Slow Canada

Mobile internet is powerful, but we're losing the race.

By Michael Geist 24 Jul 2007 |

Michael Geist's column on the Net and society appears every Tuesday in The Tyee. He holds the Canada Research Chair in Internet and E-commerce Law at the University of Ottawa, Faculty of Law and can reached at or online at

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Make mobile data cheaper.

The promise of an always-on mobile Internet -- delivered through cellphones and wireless devices -- has long been touted as the next stage in the evolution of electronic communication and commerce. That next stage is a reality in many countries, yet Canada finds itself rapidly falling behind even developing countries as a consequence of overpriced mobile data services in our cozy, uncompetitive market.

Until recently, the conventional wisdom held that there were two barriers -- technology and cost -- to the emergence of widespread mobile Internet use. From a technological perspective, most cellphones and wireless devices could manage e-mail and text messaging, but were ill-suited for the full Internet experience, including browsing and Internet video. That technology barrier has largely been eliminated, fuelled by popularity of devices such as the Apple iPhone.

The cost barrier still looms large, however. Canadian carriers have treated mobile Internet use as a business product, establishing pricing plans that force most consumers to frugally conserve their time online. Indeed, the mobile Internet in Canada is reminiscent of Internet access in the mid-1990s, when dial-up access dominated the market and consumers paid by the minute for their time online.

Shockingly expensive

Today, not only are cellphone data speeds comparatively slow -- the attractiveness of Wi-Fi access for Research in Motion's Blackberry or the iPhone is based primarily on the availability of substantially faster speeds -- but they are shockingly expensive since cost is measured by the amount of data downloaded.

For example, Rogers (the only Canadian telecom company currently equipped to offer the iPhone) offers a starter data plan that provides 1.5 megabytes of data per month for $15 (each additional megabyte is $21). Since that is not even enough data to download a single high-resolution photograph, most consumers presumably opt for more. The company's biggest data plan provides 500 megabytes, yet costs $210 per month -- far beyond the reach of most consumers.

This pricing, which is comparable to plans found with Bell and Telus (the largest offering from Telus is 250 megabytes for $100 with $3 for each additional megabyte), is not close to competitive internationally. The introduction of the Apple iPhone in the U.S. has placed the spotlight on the difference between the Canadian and U.S. market, where AT&T, the sole iPhone provider, offers unlimited data for only US$20 per month (the total monthly price is US$59.99, but AT&T divides the bill as two-thirds for voice and one-third for data).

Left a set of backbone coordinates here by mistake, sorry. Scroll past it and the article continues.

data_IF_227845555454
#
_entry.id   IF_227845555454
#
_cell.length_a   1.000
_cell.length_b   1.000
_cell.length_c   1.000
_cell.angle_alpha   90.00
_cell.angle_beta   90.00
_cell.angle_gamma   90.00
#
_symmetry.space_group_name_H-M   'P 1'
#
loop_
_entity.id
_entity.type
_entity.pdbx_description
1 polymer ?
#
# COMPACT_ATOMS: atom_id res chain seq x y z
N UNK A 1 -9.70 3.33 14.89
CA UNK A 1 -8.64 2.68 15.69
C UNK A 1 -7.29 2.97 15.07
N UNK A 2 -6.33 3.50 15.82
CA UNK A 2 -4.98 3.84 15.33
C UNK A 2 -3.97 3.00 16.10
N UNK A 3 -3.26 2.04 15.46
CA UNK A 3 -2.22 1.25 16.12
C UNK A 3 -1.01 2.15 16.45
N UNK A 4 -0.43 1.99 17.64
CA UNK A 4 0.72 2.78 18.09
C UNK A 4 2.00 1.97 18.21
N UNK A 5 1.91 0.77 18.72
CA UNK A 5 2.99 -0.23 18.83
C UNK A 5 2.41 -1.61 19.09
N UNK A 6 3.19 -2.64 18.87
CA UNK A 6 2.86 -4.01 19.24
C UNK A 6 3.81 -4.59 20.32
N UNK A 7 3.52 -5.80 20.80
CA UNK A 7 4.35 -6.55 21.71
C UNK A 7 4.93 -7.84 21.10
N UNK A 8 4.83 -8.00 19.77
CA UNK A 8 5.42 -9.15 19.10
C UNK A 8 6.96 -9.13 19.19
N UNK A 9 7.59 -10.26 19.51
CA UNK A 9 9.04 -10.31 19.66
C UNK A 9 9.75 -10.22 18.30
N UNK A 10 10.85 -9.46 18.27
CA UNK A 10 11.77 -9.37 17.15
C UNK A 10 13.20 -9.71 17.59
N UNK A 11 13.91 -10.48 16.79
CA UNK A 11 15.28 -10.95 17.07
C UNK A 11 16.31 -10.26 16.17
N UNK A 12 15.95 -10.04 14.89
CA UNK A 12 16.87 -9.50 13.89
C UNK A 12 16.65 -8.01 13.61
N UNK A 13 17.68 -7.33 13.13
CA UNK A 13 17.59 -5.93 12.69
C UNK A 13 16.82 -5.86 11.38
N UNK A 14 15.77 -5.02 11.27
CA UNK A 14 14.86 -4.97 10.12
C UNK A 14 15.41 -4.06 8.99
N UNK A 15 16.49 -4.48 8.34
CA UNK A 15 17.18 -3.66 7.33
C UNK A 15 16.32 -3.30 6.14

Make data cheap

While it is tempting to believe that the AT&T offer is an anomalous product of pressure from Apple, the reality is that unlimited data plans are becoming commonplace around the world. For example, consumers in Lithuania can purchase an unlimited data plan for less than $3 per month, while similar plans can be had in the Netherlands and France for under $15 per month.

In fact, Canada not only trails the U.S. and Western Europe, but Eastern European countries such as Poland and Romania, Asian countries such as Malaysia, and African countries such as Rwanda all offer unlimited monthly data plans for less than $50.

Even in those countries without unlimited data plans, the pricing is often far better than what is found in Canada. Italians can purchase 1 gigabyte -- double the largest Rogers plan -- for $29 per month, while a 500 megabyte monthly plan is $45 in South Africa, $79 in Mozambique, and $103 in Tanzania.

Africa beats Canada?

The negative consequences of Canada falling behind even the African market should not be underestimated. RIM has expressed frustration with Canadian pricing, predicting that carriers could sell "eight or nine times" more Blackberries if they lowered data prices to levels found elsewhere.

Reduced sales are only part of the story. High data prices mean Canadians use the mobile Internet less than people in other countries, which Google has noted leads to lower Canadian usage of web-based e-mail or online mapping services from wireless devices.

Canadian carriers would do well to reshape their approach to mobile data by better servicing consumers; however, the longer-term solution lies in Industry Minister Maxime Bernier cracking open the wireless market by encouraging new entrants through a spectrum set-aside. The prospect of a new national wireless carrier offering unlimited data -- and perhaps even the red-hot iPhone -- would do wonders for a once-proud market that now lags behind the rest of the world.

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